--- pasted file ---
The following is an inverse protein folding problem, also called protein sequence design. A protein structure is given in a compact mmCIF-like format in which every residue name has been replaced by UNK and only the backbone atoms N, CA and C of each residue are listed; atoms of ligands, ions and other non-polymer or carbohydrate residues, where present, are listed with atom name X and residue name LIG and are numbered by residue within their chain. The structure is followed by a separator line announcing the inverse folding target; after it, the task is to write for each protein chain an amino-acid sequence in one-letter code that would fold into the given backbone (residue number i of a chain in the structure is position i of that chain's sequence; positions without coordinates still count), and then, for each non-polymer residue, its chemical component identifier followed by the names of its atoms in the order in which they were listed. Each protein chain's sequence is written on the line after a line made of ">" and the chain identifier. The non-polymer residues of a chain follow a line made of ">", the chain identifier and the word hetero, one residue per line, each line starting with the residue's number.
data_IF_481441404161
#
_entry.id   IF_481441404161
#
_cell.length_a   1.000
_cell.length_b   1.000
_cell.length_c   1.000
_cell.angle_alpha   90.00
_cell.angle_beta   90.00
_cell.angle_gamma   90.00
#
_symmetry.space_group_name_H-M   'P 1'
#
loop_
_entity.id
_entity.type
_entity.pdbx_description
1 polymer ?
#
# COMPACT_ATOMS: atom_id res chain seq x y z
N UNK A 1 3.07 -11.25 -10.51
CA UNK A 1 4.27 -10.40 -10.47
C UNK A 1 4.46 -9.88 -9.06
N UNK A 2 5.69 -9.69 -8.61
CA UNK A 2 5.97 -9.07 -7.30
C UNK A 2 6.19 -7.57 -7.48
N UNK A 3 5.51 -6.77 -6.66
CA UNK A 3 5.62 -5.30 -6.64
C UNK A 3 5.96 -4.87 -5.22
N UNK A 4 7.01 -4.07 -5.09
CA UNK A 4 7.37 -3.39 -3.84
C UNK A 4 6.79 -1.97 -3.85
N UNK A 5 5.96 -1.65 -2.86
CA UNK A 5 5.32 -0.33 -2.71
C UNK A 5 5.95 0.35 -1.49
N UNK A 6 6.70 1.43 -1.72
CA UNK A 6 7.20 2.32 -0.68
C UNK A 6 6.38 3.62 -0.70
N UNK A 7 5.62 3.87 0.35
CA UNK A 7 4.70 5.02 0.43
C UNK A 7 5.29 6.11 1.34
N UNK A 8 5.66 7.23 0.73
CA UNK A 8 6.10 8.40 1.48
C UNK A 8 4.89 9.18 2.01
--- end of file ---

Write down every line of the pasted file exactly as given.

The following is an inverse protein folding problem, also called protein sequence design. A protein structure is given in a compact mmCIF-like format in which every residue name has been replaced by UNK and only the backbone atoms N, CA and C of each residue are listed; atoms of ligands, ions and other non-polymer or carbohydrate residues, where present, are listed with atom name X and residue name LIG and are numbered by residue within their chain. The structure is followed by a separator line announcing the inverse folding target; after it, the task is to write for each protein chain an amino-acid sequence in one-letter code that would fold into the given backbone (residue number i of a chain in the structure is position i of that chain's sequence; positions without coordinates still count), and then, for each non-polymer residue, its chemical component identifier followed by the names of its atoms in the order in which they were listed. Each protein chain's sequence is written on the line after a line made of ">" and the chain identifier. The non-polymer residues of a chain follow a line made of ">", the chain identifier and the word hetero, one residue per line, each line starting with the residue's number.
data_IF_481441404161
#
_entry.id   IF_481441404161
#
_cell.length_a   1.000
_cell.length_b   1.000
_cell.length_c   1.000
_cell.angle_alpha   90.00
_cell.angle_beta   90.00
_cell.angle_gamma   90.00
#
_symmetry.space_group_name_H-M   'P 1'
#
loop_
_entity.id
_entity.type
_entity.pdbx_description
1 polymer ?
#
# COMPACT_ATOMS: atom_id res chain seq x y z
N UNK A 1 3.07 -11.25 -10.51
CA UNK A 1 4.27 -10.40 -10.47
C UNK A 1 4.46 -9.88 -9.06
N UNK A 2 5.69 -9.69 -8.61
CA UNK A 2 5.97 -9.07 -7.30
C UNK A 2 6.19 -7.57 -7.48
N UNK A 3 5.51 -6.77 -6.66
CA UNK A 3 5.62 -5.30 -6.64
C UNK A 3 5.96 -4.87 -5.22
N UNK A 4 7.01 -4.07 -5.09
CA UNK A 4 7.37 -3.39 -3.84
C UNK A 4 6.79 -1.97 -3.85
N UNK A 5 5.96 -1.65 -2.86
CA UNK A 5 5.32 -0.33 -2.71
C UNK A 5 5.95 0.35 -1.49
N UNK A 6 6.70 1.43 -1.72
CA UNK A 6 7.20 2.32 -0.68
C UNK A 6 6.38 3.62 -0.70
N UNK A 7 5.62 3.87 0.35
CA UNK A 7 4.70 5.02 0.43
C UNK A 7 5.29 6.11 1.34
N UNK A 8 5.66 7.23 0.73
CA UNK A 8 6.10 8.40 1.48
C UNK A 8 4.89 9.18 2.01